Ask the Experts
Ask the Experts is a new Tech 2025 online learning series that offers a unique twist on learning about emerging technologies. Expert guest speakers participate in live video discussion and analysis on recent hot topics in the news and research on emerging technologies that highlight a particular problem or potential of the technology for us to explore through an interactive Q&A session. Then, we turn the tables and our guest speaker will ask 3 questions of participants to help solve the problem (making YOU the expert).
Our Guest Expert for this session is Allie Light (a self-professed “Weird Chick from Boston by way of Texas and Montana”) is a rare truck driver. She is a female, millennial (33 years old), long-haul truck driver (since 2014). She trained and drove for USA Trucks for about a year and then hauled flatbeds for Legacy Transportation. During this time she achieved YouTube stardom by sharing her unique experiences driving trucks across America, learning the road, and being a millennial trucker determined to make trucking more appealing for millennials and women. By the way, the demographic of Allie’s audience on YouTube is 94% men, aged 24 to 55.
“I am starting to see a generational shift from the old boys club who don’t want to keep up with changes in the industry – and I can’t blame them. Between technology changes and the regulations they face it’s almost a different industry.” — Allie Knight, Millennial, Long-Haul Truck Driver (via TruckDrivingJobs.com)
The Big Problem That Needs to Be Solved ASAP
By now, you may have heard about the potentially devastating shortage of truck drivers in America that threatens to crater our economy in the next 10 years. If you haven’t, read this article: The U.S. doesn’t have enough truckers, and it’s starting to cause prices of about everything to rise (Washington Post, May 21, 2018), and this follow up article: America has a massive truck driver shortage. Here’s why few want an $80,000 job and this blog post by Seth Clevenger (Managing Editor at Transport Topics): What We Need to Know about Emerging Technologies and America’s Truck Driver Shortage
Main points you need to know for this session:
- Shipping costs have skyrocketed in the United States in 2018. Higher transportation costs are beginning to cause prices of all products shipped by trucks to rise significantly. As a result, consumers are now paying more for goods and are seeing delays in deliveries.
- Because the average age of truck drivers in the US is 50 years old (and 95% male), a generation of truckers are preparing for retirement over the next 10 years but millennials are ignoring trucking job openings because they fear self-driving trucks will soon replace them;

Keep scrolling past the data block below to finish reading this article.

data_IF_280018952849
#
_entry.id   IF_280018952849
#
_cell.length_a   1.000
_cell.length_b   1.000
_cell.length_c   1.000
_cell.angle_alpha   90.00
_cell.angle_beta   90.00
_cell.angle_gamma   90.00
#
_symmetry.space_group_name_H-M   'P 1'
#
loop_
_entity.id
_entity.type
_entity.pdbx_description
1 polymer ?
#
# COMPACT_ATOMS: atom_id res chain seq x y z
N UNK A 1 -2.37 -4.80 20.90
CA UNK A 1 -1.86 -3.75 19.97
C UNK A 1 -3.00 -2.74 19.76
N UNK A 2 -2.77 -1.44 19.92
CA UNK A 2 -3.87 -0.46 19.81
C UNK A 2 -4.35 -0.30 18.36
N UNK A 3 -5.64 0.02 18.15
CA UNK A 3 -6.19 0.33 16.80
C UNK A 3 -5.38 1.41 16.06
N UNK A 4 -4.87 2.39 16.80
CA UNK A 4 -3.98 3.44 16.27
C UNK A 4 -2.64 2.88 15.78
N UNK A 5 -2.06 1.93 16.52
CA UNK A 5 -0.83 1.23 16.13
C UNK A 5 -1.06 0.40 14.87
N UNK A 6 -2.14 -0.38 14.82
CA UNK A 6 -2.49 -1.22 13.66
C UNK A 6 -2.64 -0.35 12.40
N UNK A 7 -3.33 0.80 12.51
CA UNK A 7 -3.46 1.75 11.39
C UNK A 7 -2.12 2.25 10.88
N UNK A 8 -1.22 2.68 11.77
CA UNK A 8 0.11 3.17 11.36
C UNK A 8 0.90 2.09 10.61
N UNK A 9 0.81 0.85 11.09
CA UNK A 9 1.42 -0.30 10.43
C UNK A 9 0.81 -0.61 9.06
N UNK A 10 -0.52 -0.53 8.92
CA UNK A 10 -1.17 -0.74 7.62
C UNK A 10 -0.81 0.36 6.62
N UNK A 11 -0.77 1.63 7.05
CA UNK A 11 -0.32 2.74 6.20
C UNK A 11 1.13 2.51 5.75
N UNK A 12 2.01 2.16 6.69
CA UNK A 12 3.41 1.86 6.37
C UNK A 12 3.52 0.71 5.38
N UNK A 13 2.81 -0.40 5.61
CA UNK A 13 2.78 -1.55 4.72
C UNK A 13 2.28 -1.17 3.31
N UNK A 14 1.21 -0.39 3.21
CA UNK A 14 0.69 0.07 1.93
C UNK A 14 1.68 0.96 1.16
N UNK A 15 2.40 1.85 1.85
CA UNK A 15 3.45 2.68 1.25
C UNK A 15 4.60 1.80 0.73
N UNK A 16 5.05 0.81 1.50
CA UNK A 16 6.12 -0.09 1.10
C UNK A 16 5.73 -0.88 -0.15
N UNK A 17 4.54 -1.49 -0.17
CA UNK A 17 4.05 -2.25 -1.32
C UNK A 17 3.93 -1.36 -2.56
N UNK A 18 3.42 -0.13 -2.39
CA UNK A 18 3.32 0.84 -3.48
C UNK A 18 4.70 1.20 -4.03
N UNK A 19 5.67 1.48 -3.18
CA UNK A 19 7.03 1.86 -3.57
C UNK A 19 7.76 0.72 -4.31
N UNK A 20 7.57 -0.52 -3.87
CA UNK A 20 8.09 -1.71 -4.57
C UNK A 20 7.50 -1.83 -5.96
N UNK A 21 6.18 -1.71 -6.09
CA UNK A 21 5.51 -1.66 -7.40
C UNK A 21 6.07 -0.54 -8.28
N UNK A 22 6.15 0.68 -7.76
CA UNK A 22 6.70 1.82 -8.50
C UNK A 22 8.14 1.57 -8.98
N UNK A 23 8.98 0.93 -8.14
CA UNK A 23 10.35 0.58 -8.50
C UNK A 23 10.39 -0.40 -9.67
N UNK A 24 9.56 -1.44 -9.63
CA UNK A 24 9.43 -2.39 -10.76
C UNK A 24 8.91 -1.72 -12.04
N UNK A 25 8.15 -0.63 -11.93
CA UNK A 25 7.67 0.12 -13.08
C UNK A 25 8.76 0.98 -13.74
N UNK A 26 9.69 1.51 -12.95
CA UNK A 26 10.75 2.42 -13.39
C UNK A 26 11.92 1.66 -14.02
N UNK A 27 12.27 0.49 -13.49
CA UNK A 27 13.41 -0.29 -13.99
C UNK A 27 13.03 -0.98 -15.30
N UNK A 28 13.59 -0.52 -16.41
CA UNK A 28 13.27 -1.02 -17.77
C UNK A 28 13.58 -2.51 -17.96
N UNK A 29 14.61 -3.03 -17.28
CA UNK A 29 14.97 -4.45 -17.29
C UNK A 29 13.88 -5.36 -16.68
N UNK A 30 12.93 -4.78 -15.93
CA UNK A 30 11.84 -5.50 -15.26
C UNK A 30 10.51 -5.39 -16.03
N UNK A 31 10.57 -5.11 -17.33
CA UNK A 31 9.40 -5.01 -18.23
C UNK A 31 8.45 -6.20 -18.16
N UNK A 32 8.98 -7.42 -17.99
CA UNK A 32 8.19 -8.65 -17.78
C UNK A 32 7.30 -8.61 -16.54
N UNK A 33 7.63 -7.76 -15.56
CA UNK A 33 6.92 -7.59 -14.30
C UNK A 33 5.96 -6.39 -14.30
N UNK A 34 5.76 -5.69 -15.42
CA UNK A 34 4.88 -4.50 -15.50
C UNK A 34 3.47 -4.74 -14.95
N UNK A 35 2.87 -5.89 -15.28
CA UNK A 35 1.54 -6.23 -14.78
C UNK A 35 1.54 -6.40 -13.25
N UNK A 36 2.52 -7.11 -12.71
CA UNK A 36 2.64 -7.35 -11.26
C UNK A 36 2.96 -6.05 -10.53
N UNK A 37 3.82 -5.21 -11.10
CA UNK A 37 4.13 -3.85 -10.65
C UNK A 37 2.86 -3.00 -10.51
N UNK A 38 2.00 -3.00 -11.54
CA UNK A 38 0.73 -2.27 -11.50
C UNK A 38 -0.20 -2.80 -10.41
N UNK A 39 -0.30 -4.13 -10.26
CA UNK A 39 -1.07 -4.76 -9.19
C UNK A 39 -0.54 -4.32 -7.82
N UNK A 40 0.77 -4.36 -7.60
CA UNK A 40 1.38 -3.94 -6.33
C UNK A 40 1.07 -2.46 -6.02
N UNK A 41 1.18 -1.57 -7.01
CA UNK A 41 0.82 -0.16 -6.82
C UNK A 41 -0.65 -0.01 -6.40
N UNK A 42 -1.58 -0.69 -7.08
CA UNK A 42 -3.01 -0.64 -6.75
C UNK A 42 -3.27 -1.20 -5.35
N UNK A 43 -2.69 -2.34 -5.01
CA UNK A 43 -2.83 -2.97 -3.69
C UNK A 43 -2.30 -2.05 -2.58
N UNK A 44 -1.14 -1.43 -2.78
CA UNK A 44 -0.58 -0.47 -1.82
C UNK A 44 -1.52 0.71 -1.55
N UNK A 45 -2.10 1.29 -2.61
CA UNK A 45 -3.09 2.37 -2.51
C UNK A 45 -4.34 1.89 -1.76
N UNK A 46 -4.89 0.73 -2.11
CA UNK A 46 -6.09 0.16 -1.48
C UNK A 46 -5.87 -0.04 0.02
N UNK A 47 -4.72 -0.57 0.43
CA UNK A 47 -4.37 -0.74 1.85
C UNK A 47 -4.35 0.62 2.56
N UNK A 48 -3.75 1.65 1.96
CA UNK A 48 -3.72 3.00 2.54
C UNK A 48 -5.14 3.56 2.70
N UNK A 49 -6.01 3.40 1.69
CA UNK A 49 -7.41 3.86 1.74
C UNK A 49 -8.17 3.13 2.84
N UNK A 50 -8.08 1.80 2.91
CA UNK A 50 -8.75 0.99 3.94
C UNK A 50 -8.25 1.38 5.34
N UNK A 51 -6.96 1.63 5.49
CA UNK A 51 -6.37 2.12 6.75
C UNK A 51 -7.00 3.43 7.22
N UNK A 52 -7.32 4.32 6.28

- On top of that, the federal government imposed a new rule in December requiring drivers to be on the road for no more than 11 hours at a time and to track their time by an electronic device so they can’t cheat (cutting the number of hours drivers can be on the road).
- The US has had a truck driver shortage for years, but experts say it’s hitting a crisis level this year. As e-commerce increases from Amazon, Walmart and other online retailers, strain is being placed on our nation’s transportation system, which is already struggling to find drivers to deliver the goods.
- The trucking industry needs to hire 890,000 NEW truck drivers to keep pace with growth and demand for freight transportation.
- So in order to people to trucking jobs, shipping companies are raising the income of truckers significantly (some trucking jobs for new drivers are as high as $80,000 per year).
- But as driver pay rises quickly and diesel fuel costs tick up, shipping companies are charging higher and higher rates to move goods.
- Higher transportation costs are causing prices of anything shipped on a truck to rise. Amazon, for example, just implemented a 20 percent hike for its Prime program that delivers goods to customers in two days, and General Mills, the maker of Cheerios and Betty Crocker, said prices of some of its cereals and snacks are going up because of an “unprecedented” rise in freight costs. Consumers will continue to see prices rise if the coming crisis isn’t reversed.
- Over time, automation will be part of the answer. Safety systems could make the job easier, which could expand the pool of potential job candidates. The development of autonomous trucks is making progress, but they will probably be limited to small deployments for quite a while.
Can driverless trucks and other technologies help to avoid a labor shortage crisis?
There have been various suggested solutions by experts to the truck driver shortage including: Driverless trucks (The US might need self-driving trucks to avoid a labor shortage crisis) and other technologies, lowering the legal age , and Raising salaries of drivers. Seth Clevenger (Managing Editor of Transport Topics who spoke at our Driverless Truck presentation last year) thinks automation is only part of the solution. Read his thoughts on the topic here.
But what do drivers think (they know about the problem in a first-hand way better than anyone)? And what are the opportunities available for people outside of trucking to solve this problem (entrepreneurs, freelancers, services, etc.)?
In this session, we’ll ask questions and explore this problem from the perspective of a millennial truck driver, Allie Knight, who knows, from the truck driver’s perspective, what the real problem is and how we might solve it. Bring your questions and be prepared to answer a few too. Ya never know, we just might solve the biggest problem in shipping and transportation today! 😉